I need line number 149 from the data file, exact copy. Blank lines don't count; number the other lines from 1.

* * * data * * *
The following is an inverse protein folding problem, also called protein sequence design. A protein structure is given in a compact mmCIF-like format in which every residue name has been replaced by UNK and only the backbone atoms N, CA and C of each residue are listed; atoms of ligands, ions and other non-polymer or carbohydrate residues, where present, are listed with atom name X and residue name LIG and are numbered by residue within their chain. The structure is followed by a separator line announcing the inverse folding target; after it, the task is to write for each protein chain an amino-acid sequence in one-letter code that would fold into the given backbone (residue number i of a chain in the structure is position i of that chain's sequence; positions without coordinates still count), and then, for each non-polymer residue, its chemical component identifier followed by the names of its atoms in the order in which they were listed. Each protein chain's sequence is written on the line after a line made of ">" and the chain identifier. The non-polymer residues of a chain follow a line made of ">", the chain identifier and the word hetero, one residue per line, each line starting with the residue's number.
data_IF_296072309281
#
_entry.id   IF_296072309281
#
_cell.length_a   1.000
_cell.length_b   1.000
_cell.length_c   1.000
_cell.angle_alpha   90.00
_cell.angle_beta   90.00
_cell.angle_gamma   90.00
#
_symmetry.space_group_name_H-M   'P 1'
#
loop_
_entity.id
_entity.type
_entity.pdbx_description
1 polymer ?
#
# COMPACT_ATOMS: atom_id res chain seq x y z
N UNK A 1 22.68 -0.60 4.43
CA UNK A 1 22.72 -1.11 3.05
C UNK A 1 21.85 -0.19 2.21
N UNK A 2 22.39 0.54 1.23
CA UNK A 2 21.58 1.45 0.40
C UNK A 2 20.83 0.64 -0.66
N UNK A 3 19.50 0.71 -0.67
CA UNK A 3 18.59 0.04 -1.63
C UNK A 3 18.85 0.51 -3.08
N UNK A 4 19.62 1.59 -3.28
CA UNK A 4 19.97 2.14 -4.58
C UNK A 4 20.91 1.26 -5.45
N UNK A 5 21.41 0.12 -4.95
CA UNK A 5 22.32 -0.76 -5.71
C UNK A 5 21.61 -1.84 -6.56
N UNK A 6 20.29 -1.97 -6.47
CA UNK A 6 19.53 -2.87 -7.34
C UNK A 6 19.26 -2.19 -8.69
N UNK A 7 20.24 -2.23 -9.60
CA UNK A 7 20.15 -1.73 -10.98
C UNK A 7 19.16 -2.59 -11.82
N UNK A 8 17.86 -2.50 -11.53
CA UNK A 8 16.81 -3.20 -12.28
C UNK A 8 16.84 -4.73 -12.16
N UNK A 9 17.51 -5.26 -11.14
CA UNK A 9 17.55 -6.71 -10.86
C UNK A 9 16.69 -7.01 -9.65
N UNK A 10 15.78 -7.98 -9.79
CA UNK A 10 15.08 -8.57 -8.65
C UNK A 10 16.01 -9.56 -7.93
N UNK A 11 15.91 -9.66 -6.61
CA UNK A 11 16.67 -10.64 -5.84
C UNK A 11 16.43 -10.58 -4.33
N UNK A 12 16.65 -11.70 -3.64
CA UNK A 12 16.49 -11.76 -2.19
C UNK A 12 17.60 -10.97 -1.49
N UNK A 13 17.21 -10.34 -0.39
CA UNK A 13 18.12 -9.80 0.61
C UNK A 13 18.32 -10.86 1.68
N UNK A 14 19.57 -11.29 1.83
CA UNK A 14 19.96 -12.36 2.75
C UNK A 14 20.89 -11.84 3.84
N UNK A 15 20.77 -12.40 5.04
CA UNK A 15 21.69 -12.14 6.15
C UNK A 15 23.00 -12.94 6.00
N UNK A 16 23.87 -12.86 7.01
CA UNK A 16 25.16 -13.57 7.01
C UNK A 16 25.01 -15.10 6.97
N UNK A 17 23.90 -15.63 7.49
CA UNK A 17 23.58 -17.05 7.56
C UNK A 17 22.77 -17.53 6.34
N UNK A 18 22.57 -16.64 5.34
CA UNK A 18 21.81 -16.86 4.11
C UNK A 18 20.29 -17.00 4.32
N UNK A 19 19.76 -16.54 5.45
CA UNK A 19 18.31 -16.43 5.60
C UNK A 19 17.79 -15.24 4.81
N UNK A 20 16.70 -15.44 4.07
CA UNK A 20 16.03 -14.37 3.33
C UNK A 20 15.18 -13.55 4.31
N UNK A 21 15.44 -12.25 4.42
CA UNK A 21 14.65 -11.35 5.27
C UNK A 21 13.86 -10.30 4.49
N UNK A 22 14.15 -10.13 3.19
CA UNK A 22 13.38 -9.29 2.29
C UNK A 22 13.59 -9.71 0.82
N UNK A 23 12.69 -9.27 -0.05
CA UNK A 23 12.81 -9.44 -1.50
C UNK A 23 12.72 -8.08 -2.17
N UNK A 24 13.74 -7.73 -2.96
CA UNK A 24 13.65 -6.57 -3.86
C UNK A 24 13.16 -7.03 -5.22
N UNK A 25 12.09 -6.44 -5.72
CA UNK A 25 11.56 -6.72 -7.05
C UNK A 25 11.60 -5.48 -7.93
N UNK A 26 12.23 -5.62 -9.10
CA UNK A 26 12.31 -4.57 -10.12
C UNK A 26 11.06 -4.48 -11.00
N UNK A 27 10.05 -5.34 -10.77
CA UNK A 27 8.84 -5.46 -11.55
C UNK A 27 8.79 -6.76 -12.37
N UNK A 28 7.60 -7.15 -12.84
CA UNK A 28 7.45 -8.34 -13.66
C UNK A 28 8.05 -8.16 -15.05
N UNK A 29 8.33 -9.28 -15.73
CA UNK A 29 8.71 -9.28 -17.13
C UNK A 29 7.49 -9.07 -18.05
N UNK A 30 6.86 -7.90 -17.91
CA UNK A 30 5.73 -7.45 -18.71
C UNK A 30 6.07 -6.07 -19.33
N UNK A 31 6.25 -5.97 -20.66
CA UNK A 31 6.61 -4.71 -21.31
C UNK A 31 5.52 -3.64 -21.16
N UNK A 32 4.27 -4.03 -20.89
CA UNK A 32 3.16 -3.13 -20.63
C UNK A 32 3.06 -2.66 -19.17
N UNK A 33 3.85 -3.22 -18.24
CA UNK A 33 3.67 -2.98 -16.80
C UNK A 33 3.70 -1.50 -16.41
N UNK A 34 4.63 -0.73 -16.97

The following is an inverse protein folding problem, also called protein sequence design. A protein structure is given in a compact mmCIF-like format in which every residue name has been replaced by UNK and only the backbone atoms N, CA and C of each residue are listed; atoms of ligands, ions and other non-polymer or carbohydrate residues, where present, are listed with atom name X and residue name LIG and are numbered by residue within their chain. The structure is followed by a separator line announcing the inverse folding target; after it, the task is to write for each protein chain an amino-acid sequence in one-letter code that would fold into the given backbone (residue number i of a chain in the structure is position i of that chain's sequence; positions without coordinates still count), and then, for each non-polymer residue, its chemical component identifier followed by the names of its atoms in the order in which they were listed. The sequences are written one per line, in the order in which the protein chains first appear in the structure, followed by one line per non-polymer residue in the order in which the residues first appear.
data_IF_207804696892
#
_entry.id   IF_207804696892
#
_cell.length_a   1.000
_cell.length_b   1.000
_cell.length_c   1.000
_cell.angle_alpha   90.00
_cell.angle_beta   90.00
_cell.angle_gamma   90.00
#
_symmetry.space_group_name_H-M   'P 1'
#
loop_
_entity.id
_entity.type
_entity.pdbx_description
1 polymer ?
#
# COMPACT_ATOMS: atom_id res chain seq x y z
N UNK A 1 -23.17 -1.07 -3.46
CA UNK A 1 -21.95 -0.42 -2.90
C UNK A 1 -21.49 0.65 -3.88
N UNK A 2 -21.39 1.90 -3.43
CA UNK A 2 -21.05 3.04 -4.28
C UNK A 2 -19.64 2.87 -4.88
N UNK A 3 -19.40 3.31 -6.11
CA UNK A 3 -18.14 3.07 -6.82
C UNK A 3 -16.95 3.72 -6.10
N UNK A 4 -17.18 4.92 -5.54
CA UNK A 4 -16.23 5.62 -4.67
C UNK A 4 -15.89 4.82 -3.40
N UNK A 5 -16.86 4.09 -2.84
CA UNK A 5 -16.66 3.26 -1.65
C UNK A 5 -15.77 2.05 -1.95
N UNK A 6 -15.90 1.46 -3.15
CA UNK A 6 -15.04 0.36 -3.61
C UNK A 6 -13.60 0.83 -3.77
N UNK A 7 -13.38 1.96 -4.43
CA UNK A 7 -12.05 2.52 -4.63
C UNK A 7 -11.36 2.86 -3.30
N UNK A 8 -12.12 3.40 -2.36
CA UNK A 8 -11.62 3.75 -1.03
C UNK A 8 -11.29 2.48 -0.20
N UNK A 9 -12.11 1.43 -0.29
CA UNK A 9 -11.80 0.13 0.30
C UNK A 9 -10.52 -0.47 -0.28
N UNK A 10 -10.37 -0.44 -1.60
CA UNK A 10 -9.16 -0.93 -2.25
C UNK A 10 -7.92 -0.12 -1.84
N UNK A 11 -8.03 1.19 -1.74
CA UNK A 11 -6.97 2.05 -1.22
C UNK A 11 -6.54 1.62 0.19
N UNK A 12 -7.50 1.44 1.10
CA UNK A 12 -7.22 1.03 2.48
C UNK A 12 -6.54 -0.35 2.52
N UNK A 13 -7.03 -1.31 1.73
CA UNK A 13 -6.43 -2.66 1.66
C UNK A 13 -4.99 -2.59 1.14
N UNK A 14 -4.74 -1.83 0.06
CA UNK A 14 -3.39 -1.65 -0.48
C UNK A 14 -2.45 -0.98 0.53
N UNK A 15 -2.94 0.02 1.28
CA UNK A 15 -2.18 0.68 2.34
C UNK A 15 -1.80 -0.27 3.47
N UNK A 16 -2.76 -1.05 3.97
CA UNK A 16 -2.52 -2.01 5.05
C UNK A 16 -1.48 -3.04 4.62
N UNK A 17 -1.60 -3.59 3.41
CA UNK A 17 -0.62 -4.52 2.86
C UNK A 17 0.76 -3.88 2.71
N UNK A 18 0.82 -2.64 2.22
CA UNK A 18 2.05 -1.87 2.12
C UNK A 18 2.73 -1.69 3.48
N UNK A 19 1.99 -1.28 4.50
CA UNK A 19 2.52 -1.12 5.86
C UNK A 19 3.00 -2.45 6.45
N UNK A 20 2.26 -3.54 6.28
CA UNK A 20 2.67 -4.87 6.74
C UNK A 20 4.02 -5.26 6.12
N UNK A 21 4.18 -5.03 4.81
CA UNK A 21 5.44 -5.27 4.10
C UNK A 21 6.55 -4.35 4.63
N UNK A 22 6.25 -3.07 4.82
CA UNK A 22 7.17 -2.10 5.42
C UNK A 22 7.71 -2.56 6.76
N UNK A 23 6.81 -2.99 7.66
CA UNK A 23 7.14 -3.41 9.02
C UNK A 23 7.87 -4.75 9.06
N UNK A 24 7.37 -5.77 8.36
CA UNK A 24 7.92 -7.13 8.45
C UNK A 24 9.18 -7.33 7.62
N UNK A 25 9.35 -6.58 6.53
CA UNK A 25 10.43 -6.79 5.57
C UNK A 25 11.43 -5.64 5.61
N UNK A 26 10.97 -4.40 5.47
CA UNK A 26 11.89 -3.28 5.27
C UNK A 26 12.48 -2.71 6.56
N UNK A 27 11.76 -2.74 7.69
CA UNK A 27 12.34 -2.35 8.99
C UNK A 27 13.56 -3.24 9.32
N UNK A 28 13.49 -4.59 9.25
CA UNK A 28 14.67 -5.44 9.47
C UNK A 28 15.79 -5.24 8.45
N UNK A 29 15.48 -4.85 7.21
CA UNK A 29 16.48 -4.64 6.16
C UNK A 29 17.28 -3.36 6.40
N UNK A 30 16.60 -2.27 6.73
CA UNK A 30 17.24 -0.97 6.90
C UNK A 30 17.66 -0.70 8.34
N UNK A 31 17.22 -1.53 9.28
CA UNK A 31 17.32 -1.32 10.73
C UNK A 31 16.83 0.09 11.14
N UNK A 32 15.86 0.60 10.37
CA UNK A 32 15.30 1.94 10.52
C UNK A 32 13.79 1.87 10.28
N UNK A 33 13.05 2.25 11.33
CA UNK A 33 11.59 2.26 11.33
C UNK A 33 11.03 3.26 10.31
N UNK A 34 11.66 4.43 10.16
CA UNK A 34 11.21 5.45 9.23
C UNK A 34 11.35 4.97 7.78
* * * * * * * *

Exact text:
N UNK A 3 -19.40 3.31 -6.11